Geuze made by Cantillon is a blend of 1, 2 and 3 year old Lambic selected by the brewer and as described by the brewery “the young beer supplies natural sugars for fermentation in the bottle (carbonate), old beer contributes to the bouquet and fine taste”
Kriek is made by adding fruit such as Cherries, Raspberries or Grapes to Lambic. Cantillon make kriek by adding around 150kg of fruit to 500 litres of two year old Lambic. The fruit is left in the beer for 3 months and then bottled with an addition of a one year old Lambic to provide extra sugar to carbonate the bottles.
A Look At How Sour Beers Are Made
When you read about the brewing of sour beers that use wild yeast to start spontaneous fermentation you may build up a picture in your mind of farmhouse style breweries in the middle of open countryside. When you arrive at Cantillon however what you see is a busy, bustling city and not necessarily the grand historic part that Brussels is famous for. Opening the door and stepping inside however you are quickly transported into a setting similar to what you imagine a 19th century brewery to be like (with a few exceptions).
The staff at the brewery allow you to do a self guided tour with a book of information that relates to each part of the brewery so you can take as much time as you want. At the time I visited they weren’t brewing and explained that all the brewing was done between November and March whilst the temperature in the brewery was most suited to their brewing process. However below is a look at the brew plant which in itself is pretty spectacular.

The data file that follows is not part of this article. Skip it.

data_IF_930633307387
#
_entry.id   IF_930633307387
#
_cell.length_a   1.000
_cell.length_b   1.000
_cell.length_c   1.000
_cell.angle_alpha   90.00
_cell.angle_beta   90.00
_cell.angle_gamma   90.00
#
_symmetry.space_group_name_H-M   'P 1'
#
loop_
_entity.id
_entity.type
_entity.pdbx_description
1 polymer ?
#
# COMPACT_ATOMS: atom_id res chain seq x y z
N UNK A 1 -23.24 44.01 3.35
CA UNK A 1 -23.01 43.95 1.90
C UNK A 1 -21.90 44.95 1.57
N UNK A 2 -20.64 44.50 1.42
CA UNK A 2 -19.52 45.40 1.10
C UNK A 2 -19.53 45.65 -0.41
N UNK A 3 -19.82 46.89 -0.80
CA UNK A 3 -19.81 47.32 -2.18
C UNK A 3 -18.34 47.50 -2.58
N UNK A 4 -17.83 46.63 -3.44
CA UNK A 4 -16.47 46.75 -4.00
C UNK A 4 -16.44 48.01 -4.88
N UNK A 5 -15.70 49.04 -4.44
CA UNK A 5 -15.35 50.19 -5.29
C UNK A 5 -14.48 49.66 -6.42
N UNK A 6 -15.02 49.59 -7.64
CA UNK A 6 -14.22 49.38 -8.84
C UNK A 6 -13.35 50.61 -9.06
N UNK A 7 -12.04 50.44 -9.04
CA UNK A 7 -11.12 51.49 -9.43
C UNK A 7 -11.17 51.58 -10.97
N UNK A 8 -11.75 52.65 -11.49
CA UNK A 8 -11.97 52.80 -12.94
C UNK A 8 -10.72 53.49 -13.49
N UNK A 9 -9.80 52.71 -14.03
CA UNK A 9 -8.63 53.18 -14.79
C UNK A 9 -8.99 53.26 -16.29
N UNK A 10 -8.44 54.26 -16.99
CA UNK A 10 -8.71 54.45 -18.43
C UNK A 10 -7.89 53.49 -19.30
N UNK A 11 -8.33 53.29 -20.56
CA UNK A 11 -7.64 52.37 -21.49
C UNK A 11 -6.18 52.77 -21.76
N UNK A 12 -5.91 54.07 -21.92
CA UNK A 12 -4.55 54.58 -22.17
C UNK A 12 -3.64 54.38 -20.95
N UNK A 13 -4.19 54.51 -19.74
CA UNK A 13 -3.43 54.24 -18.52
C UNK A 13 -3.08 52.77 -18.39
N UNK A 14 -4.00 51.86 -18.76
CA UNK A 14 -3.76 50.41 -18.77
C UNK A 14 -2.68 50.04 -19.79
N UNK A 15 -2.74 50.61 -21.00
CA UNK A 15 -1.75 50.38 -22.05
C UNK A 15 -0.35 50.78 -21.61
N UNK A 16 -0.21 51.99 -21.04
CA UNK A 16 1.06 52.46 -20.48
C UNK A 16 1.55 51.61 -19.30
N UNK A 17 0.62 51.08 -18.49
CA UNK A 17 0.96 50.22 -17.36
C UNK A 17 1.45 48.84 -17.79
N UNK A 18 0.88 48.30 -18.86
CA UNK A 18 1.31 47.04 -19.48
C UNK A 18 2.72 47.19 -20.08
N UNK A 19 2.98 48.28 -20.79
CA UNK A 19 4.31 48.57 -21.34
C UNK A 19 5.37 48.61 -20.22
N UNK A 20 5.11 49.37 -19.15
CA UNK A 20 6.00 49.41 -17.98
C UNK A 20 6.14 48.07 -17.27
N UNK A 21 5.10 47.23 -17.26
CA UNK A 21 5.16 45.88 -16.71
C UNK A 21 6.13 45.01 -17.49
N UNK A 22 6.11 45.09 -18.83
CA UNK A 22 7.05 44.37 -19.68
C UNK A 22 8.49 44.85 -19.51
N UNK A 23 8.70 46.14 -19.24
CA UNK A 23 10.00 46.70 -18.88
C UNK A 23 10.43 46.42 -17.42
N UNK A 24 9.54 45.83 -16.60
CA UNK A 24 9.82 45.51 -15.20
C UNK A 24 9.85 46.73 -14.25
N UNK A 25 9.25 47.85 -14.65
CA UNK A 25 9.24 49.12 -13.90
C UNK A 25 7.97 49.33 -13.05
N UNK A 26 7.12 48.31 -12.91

Walking down a long corridor you arrive in the “Mashing House” which as the name suggests houses the mash tun and its pretty impressive propeller for mixing the grain and mash liquor together.
After the mash and sparge 10,000 litres of wort are collected and boiled in both coppers with the hops for 3-4 hours evaporating 2,500 litres. I presume the lengthy boiling duration is to concentrate the wort and create a higher gravity beer, plus any caramelisation that occurs will enhance the flavour of the beer.
From what I’ve read I understand aged hops are used in the beer which are about 3 years old meaning their bitterness will be reduced significantly. A large amount of hops are used in comparison to the brew length in order to extract tannins which act as a preservative in the beer. If fresh hops were used the beer would be too bitter